PP&R staff will ensure that notification signs are in place beginning on Monday, June 4, 2018.
The work will address bumps and uneven pavement in the Greenway trail due to tree roots. PP&R prioritized the Willamette Greenway Trail paving project to increase the convenience for commuters and recreational users during the upcoming four-month closure of part of the Springwater Corridor Trail, which starts July 1, 2018. Portland’s Bureau of Environmental Services (BES), Portland Parks & Recreation, and the US Army Corps of Engineers will work together on the large-scale habitat enhancement project that benefits wildlife in the Oaks Bottom Wildlife Refuge. For more information on that project, please visit portlandoregon.gov/bes/76508
Willamette Greenway Trail paving – what to know
Start date: Tuesday June 5, 2018 Expected completion date: no later than Friday, June 8, 2018, and hopefully the end of the day on Thursday, June 7. Work hours: 8am-7pm Work location: The closed portion of the trail will be in the area of Cottonwood Bay (extending north and south of SW Hamilton Court). Impacts: Commuters, bicyclists, walkers and runners should be aware they cannot proceed through the work area. Alternative routes include using the Sellwood Bridge to travel across the river to the Springwater Corridor Trail. Routes back to the west side include the Tilikum Crossing and Hawthorne Bridges. All contractors and staff will be mindful of noise ordinance requirements for work within City limits PP&R will install informative signs, as well as any necessary barricades, cones, caution tape, etc.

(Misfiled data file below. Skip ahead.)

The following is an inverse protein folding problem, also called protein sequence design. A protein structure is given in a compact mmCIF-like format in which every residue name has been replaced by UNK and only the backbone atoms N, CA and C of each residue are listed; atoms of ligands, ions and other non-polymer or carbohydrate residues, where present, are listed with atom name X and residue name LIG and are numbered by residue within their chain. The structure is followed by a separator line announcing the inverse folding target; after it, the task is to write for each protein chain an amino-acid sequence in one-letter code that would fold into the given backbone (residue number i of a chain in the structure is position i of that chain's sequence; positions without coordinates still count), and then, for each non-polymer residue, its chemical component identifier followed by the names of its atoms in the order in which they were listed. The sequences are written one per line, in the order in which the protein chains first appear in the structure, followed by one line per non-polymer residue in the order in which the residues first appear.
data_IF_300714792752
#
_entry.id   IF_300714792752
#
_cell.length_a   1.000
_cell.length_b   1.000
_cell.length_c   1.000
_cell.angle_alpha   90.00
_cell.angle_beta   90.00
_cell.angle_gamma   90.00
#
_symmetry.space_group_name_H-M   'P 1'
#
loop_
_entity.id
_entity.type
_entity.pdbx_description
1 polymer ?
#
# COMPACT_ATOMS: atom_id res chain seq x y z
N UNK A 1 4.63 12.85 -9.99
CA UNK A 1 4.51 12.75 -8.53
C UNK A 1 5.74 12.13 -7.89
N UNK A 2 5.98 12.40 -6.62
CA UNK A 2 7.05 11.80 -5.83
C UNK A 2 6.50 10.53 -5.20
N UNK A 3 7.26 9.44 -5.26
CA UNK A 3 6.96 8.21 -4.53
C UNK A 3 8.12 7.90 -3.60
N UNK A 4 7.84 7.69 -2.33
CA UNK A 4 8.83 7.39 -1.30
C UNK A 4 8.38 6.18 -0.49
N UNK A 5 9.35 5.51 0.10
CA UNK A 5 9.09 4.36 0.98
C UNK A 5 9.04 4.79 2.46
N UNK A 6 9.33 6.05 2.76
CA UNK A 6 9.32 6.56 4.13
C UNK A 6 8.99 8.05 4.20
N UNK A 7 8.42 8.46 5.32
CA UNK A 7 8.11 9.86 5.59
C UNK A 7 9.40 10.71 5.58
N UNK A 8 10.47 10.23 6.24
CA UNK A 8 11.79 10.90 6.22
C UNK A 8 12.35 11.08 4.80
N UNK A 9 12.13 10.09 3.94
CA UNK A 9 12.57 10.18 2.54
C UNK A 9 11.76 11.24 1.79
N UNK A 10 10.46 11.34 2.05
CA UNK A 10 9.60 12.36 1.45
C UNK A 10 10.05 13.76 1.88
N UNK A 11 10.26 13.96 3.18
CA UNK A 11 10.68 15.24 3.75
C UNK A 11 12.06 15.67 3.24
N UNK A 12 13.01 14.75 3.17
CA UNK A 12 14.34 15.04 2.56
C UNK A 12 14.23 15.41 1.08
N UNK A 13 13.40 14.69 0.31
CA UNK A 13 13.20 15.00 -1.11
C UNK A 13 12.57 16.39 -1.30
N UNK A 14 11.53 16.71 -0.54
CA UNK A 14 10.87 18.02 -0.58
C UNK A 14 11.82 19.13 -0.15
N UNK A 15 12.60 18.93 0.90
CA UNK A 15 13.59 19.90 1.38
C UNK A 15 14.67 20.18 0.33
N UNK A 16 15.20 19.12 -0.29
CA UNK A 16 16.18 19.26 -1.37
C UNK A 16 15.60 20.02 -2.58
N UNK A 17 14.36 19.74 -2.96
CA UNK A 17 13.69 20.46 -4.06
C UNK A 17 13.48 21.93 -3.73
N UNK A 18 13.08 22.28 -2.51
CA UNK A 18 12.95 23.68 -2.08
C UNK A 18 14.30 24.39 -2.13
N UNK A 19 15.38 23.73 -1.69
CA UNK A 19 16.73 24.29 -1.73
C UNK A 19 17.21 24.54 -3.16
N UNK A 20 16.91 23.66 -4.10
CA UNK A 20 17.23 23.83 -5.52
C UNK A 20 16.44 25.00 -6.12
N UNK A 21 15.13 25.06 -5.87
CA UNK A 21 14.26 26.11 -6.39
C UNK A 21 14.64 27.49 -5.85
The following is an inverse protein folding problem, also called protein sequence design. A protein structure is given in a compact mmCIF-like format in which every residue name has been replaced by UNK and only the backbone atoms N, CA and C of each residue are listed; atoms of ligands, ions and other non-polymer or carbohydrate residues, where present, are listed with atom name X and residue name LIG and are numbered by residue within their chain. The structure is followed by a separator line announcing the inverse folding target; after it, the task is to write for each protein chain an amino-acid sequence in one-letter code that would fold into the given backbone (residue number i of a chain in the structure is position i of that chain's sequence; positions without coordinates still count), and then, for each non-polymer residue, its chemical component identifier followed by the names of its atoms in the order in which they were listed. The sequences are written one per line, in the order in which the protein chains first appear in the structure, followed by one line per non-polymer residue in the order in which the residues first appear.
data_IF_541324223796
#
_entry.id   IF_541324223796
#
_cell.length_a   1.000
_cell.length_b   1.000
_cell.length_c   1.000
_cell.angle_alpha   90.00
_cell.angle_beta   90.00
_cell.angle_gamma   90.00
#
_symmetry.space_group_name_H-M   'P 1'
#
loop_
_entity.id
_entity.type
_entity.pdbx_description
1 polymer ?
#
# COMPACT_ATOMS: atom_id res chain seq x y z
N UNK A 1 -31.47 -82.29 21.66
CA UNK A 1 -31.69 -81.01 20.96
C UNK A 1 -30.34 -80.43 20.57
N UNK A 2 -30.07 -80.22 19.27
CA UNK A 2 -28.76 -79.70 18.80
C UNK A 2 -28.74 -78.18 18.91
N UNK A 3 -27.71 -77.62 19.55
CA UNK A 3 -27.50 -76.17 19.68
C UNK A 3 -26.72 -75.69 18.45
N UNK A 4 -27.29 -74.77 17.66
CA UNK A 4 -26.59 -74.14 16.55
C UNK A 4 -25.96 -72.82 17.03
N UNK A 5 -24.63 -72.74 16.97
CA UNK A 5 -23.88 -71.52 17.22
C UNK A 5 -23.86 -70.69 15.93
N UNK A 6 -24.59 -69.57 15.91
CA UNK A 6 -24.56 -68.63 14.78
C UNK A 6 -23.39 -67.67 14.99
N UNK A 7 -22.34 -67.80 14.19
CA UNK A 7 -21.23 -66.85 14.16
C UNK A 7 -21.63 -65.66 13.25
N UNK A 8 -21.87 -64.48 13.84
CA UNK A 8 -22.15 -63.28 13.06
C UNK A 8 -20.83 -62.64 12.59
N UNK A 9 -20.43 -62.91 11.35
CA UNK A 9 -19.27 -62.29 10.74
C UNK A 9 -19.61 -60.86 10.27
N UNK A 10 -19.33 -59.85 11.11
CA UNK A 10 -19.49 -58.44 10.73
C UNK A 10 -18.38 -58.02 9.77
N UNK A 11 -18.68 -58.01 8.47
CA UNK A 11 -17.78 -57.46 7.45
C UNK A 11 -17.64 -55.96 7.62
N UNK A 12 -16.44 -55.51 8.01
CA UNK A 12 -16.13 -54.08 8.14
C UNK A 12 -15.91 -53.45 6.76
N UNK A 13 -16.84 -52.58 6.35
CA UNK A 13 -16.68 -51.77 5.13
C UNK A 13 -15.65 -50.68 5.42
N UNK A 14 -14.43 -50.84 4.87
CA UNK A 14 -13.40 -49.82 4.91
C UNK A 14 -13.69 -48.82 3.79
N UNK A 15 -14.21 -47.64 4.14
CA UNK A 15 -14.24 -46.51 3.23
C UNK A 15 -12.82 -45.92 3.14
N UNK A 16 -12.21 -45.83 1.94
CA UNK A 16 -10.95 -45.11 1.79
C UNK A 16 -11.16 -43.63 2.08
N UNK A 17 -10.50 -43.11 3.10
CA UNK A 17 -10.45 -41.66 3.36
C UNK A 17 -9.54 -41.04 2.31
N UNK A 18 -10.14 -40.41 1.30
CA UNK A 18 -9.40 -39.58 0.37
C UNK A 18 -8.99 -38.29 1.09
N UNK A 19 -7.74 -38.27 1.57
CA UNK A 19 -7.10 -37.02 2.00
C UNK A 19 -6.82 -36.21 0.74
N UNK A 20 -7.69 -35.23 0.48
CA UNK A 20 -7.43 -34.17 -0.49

Bikes are fun, bikes are cool, bikes have soul, bikes have history.
Welcome to the world of bike geekery, of fascination with inventive design and old-school craft, steel and leather, gear-inches and French threads, shiny bling and soulful patina, NOS and well-worn veteran.
Our summer celebration will be on Saturday June 16, at the “Velocirque” weekend at Velocult. This is the fifth Velocirque; Velocult started doing these shows in 2016 and if you have even a little bit of bike geek in you, its well worth a visit.
Remember the February show? We’re doing it again because Pedalpalooza. https://bikeportland.org/2018/02/26/velo-cirque-brings-out-the-customs-classics-and-those-who-love-them-269603
We’ll oogle over old-school “classic and vintage” bicycles and newer “custom” bikes with old-world workmanship. 1960s Italian city bikes to 1980s racebikes, English three-speeds to kitted-out randos, old-school MTBs and Stingrays. From Weigle to Merz, Cinelli to Ritchey, Raleigh to Bottechia – if it is cool and full of soul – it is welcome in this DIY bike show. Bring a bike stand if you have one.
Yes, DIY. This is the people’s bike show. YOUR bike show. Bring your cool ride and show it off.
Special call for three-speeds and randonneur/touring/bikepacker bikes! Bring ’em!
VELOCIRQUE BY VELOCULT Velocult, 1969 NE 42nd Avenue Saturday June 16 – show starts 3:00 pm